I met him in late 2008, while I was doing that year of let me try and make it. I met him at Chimney Records and Jordan [McClure] introduced me to him. He was like, "Yo, there's this kid. He's dope. Hear his beats." He heard one right there and he recorded on it. Next day, I remember at like six in the morning I was in my studio, and it wasn't a real studio, it was my setup. I got a text, and everyone who knows Kartel knows he types words in numbers and symbols. I got a text like, "Send some more riddims," so I'm like "Who this?" and he said, "Adi." I was like "Oh shit," and from there, the connection was set in stone to this day.
Since he’s been in prison, he’s released a bunch of music, and a handful of tracks with your production. What’s that process like?
I still have recordings [of his], so I just release them whenever I feel the time is right, and promote them via the internet and the street. It's pretty much the same process, I just don't have that much [music from him] anymore because he's been in there a few years. I still have quite a few [songs] but I have to time them.
How do you think the scene is doing without him?
It definitely hurts because he was the biggest. I think he was going to be the next biggest explosion in America, but overall the culture is like in hip-hop, where you’ve got 12-15 artists dominating. I think in dancehall at the moment, him missing is just one less gladiator on the battlefield to help the culture.
The culture is still growing and doing good, but the main problem I think with the dancehall culture is that most of the artists can't travel to the U.S.A. because of the government not granting them visas, so even if they have a big song sometimes and want to be signed or taken to another level, they can’t travel. There's a lot of fight in the culture itself, you know? And I feel like the Jamaican government doesn't support dancehall as much as they should, because there's people who fly from Japan and come to the worst slums and ghettos just to learn to dance or learn the culture. That should tell you a lot. And also that everything right now has that dancehall vibe. Jamaica is such a poor country and culture, and it's so small, and I don't think the government really targets that, which they should.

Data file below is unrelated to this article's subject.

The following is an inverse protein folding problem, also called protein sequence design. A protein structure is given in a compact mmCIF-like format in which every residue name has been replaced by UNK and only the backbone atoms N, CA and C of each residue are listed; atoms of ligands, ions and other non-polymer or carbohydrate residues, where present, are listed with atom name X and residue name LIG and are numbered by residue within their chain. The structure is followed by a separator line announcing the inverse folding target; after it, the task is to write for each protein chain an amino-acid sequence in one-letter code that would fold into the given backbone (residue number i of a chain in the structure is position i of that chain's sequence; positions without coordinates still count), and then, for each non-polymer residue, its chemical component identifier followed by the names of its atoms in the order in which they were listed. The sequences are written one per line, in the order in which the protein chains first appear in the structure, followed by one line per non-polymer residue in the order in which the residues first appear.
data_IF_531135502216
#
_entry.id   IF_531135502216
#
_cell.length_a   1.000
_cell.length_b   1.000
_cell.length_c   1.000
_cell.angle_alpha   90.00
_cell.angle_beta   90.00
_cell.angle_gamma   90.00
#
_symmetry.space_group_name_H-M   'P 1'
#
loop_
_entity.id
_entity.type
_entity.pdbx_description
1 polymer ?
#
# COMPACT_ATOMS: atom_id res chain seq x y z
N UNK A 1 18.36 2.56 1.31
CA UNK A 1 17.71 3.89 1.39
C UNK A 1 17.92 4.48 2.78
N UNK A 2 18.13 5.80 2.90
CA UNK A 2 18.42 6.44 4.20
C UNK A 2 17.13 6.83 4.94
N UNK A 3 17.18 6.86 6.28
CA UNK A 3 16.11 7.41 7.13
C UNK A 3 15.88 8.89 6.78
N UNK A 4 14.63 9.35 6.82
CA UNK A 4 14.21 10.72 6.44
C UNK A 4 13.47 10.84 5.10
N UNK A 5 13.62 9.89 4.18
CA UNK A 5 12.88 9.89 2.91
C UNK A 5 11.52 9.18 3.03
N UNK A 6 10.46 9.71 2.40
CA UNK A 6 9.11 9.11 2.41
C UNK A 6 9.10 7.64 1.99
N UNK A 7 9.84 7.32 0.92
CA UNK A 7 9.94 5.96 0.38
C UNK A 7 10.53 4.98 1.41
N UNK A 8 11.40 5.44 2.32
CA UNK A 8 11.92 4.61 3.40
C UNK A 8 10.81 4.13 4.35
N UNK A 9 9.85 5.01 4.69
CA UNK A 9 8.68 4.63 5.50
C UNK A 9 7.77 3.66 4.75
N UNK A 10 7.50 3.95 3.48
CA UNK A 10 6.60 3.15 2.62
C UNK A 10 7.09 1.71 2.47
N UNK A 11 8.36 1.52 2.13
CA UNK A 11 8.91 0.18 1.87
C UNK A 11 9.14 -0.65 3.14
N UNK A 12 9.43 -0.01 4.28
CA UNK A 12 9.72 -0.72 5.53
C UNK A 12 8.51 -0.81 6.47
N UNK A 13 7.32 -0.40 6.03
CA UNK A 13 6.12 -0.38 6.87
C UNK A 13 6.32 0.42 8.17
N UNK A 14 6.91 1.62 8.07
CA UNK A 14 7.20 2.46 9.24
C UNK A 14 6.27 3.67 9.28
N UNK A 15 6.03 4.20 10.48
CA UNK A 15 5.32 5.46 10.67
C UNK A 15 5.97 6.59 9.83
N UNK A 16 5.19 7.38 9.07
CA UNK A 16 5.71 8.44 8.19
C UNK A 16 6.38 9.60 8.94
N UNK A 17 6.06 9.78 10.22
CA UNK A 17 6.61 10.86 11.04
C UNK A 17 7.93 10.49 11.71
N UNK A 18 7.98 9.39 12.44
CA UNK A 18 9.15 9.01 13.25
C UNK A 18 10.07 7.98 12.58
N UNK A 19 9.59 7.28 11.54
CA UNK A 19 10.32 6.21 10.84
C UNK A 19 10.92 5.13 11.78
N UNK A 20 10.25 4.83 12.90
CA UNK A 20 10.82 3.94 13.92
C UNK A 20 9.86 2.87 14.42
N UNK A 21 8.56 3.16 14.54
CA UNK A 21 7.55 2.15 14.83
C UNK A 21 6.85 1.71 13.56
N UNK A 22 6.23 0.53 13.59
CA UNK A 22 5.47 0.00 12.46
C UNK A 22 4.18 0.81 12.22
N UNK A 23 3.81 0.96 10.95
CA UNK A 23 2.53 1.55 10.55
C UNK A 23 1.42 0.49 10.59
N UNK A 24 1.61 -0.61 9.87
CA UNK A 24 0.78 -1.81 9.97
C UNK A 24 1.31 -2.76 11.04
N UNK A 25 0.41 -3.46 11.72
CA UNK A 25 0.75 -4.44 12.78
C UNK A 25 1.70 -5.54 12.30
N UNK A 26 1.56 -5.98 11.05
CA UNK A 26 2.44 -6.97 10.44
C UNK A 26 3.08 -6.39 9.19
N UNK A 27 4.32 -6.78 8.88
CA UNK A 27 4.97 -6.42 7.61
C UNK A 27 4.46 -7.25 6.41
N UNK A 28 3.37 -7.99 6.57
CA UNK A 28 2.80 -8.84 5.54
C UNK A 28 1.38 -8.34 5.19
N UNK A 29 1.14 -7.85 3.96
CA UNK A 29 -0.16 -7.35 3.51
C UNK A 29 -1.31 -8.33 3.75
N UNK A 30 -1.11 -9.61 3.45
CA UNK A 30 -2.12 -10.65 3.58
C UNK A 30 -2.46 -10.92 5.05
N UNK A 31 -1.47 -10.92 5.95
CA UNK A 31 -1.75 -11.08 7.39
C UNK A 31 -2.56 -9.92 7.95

How do you feel about hearing dancehall trickle into mainstream music?
I have no problem with it, I think it's good for the culture because it makes people aware and interested and want to do it. The only thing I do wish sometimes is the big artists who [incorporate the sound] try sometimes to incorporate the people who are from the roots of it, you know? You see the dancehall chart, you want to use a foreign producer or come up with a local so that way it helps the culture, it's not just "we taking it." Even if they don't want to do that, it still makes the music grow, so nothing negative.
Recently, you’ve been producing more for Latin artists. How did that happen?